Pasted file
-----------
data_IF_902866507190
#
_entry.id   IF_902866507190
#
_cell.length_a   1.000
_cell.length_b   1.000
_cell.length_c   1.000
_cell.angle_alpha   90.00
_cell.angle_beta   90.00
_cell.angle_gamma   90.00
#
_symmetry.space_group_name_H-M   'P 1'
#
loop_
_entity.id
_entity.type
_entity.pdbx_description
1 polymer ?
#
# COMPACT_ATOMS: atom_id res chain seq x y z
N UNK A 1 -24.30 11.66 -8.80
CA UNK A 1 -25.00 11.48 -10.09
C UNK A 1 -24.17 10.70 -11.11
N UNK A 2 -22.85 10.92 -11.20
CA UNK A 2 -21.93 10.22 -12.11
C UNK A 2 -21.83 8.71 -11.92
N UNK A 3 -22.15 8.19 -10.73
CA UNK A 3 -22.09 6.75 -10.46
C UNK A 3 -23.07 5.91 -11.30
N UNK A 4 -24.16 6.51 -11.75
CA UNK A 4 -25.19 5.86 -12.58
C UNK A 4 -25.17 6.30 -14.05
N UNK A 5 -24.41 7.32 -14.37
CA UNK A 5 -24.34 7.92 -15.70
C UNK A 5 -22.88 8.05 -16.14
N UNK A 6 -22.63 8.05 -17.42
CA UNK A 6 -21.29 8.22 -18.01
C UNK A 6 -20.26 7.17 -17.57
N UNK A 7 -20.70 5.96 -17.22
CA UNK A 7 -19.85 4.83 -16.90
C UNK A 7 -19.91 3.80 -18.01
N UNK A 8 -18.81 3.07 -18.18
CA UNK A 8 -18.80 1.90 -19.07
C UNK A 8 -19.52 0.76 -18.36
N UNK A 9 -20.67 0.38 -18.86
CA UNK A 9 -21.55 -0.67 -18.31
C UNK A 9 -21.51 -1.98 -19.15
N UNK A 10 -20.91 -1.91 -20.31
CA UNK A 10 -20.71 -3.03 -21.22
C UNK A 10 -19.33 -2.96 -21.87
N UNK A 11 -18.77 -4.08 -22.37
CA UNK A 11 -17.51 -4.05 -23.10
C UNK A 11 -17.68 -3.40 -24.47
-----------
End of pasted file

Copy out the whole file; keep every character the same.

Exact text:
data_IF_902866507190
#
_entry.id   IF_902866507190
#
_cell.length_a   1.000
_cell.length_b   1.000
_cell.length_c   1.000
_cell.angle_alpha   90.00
_cell.angle_beta   90.00
_cell.angle_gamma   90.00
#
_symmetry.space_group_name_H-M   'P 1'
#
loop_
_entity.id
_entity.type
_entity.pdbx_description
1 polymer ?
#
# COMPACT_ATOMS: atom_id res chain seq x y z
N UNK A 1 -24.30 11.66 -8.80
CA UNK A 1 -25.00 11.48 -10.09
C UNK A 1 -24.17 10.70 -11.11
N UNK A 2 -22.85 10.92 -11.20
CA UNK A 2 -21.93 10.22 -12.11
C UNK A 2 -21.83 8.71 -11.92
N UNK A 3 -22.15 8.19 -10.73
CA UNK A 3 -22.09 6.75 -10.46
C UNK A 3 -23.07 5.91 -11.30
N UNK A 4 -24.16 6.51 -11.75
CA UNK A 4 -25.19 5.86 -12.58
C UNK A 4 -25.17 6.30 -14.05
N UNK A 5 -24.41 7.32 -14.37
CA UNK A 5 -24.34 7.92 -15.70
C UNK A 5 -22.88 8.05 -16.14
N UNK A 6 -22.63 8.05 -17.42
CA UNK A 6 -21.29 8.22 -18.01
C UNK A 6 -20.26 7.17 -17.57
N UNK A 7 -20.70 5.96 -17.22
CA UNK A 7 -19.85 4.83 -16.90
C UNK A 7 -19.91 3.80 -18.01
N UNK A 8 -18.81 3.07 -18.18
CA UNK A 8 -18.80 1.90 -19.07
C UNK A 8 -19.52 0.76 -18.36
N UNK A 9 -20.67 0.38 -18.86
CA UNK A 9 -21.55 -0.67 -18.31
C UNK A 9 -21.51 -1.98 -19.15
N UNK A 10 -20.91 -1.91 -20.31
CA UNK A 10 -20.71 -3.03 -21.22
C UNK A 10 -19.33 -2.96 -21.87
N UNK A 11 -18.77 -4.08 -22.37
CA UNK A 11 -17.51 -4.05 -23.10
C UNK A 11 -17.68 -3.40 -24.47